Fulton County commissioners Wednesday fired County Manager Dwight Ferrell just one year after they hired him.
The move leaves Georgia’s largest county without a permanent top administrator at a crucial time. The county is looking for spending cuts as it begins to prepare its 2015 budget. And it faces increased scrutiny from a General Assembly eager to reshape county government to its liking.
Wednesday’s decision came after the weeks of protests from the Fulton employees’ union, which characterized Ferrell as unresponsive to the rank and file.
Commissioners voted 4-2 to fire Ferrell, then voted 6-0 to name Finance Director Patrick O’Connor the acting county manager.
“To have a productive workforce, you’ve got to have a leader that people are willing to follow,” said union Executive Director Gregg Fann, who asked commissioners to fire Ferrell. “The message came loud and clear that he was not the one for the job.”
Ferrell left the meeting before the vote and could not be reached for comment.
Commission Chairman John Eaves declined to say in detail why commissioners fired the county manager. But commissioners made it clear Ferrell had done nothing illegal and had not failed to perform his duties.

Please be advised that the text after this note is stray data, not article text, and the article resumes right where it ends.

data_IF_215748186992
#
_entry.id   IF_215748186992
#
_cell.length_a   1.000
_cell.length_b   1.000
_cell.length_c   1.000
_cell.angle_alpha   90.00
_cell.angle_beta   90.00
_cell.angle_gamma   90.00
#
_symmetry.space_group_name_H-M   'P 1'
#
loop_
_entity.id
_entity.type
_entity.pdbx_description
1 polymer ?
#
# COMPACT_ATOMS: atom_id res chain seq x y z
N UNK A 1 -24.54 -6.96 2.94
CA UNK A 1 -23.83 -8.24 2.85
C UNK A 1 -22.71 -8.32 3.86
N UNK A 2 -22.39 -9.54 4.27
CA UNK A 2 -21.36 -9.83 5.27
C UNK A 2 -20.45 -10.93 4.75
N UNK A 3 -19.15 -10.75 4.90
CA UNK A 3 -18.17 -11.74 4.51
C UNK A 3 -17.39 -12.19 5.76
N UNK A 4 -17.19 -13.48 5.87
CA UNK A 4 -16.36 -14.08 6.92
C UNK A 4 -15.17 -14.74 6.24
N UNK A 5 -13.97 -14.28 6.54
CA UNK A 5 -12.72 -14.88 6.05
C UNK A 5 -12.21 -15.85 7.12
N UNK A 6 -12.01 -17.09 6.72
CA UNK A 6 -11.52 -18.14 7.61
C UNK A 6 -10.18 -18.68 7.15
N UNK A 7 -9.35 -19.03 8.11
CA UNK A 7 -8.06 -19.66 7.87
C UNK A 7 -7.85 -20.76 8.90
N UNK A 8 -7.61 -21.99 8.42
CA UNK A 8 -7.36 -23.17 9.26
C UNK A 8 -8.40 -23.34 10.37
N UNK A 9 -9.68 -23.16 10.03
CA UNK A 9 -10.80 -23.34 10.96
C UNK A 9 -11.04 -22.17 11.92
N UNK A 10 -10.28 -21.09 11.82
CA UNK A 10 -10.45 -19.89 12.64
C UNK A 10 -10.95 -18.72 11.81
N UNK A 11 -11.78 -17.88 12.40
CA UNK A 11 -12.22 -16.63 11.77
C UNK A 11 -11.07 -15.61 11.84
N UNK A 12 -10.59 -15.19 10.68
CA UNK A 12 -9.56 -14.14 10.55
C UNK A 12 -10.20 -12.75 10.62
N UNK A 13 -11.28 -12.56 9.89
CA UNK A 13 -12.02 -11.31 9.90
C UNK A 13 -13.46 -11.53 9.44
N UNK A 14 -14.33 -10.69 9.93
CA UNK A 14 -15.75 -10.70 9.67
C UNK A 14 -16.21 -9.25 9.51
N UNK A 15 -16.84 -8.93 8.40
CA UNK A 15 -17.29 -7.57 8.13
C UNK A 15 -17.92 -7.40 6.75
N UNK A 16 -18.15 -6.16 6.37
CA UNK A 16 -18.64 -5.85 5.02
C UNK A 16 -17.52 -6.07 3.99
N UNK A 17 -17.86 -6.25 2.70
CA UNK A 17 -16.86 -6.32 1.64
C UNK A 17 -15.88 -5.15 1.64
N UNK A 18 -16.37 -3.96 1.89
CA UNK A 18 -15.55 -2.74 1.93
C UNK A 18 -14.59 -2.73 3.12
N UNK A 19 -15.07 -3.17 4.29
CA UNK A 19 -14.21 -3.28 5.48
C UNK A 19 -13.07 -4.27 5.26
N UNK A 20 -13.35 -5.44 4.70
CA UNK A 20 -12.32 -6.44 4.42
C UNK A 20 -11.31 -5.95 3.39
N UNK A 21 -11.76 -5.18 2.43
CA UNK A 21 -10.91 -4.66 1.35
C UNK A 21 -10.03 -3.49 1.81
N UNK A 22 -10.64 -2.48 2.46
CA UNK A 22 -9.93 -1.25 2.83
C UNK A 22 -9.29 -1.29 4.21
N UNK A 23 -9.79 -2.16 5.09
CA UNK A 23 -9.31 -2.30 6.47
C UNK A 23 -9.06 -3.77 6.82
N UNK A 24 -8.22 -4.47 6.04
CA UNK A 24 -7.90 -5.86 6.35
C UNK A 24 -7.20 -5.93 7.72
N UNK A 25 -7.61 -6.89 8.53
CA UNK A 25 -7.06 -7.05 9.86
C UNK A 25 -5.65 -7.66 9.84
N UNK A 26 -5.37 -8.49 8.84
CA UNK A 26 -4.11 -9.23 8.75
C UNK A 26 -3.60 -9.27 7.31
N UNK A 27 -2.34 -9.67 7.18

“We felt it was best to go in a different direction,” Eaves said.
Commissioners hired Ferrell in September 2013, and he immediately faced difficult budget decisions. For years the county had been relying on reserves to balance its budget. With reserves running out, Ferrell initially recommended steep cuts to a host of county services.
Commissioners instead approved a 17 percent property tax increase to offset some cuts – a tax increase critics say violates a state law capping Fulton tax rates until 2015.
Over the last year Ferrell reorganized the county administration and implemented new budget procedures that require department heads to justify expenditures.
Commissioners Emma Darnell and Liz Hausmann voted against firing the manager. Hausmann said Ferrell was a victim of county commissioners’ unwillingness to make difficult budget decisions.
“He came into a situation in crisis,” she said. “He was asked to implement a budget but was never allowed to do so.”
Hausmann said she’s disappointed the decision on Ferrell’s future was not postponed until 2015, when a slate of new county commissioners could have had their say.
Now Fulton County is looking for a top administrator for the second time in two years. The previous manager, Zachary Williams, left in December 2012, and it took commissioners nine months to agree to hire Ferrell to replace him.
O’Connor, the finance director, was one of the finalists for the job when Ferrell was hired.
“I am humbled by the Board’s confidence in me,” O’Connor said. “I look forward to leading the county and serving our citizens through this difficult financial period and the continued restructuring and right-sizing of our county government.”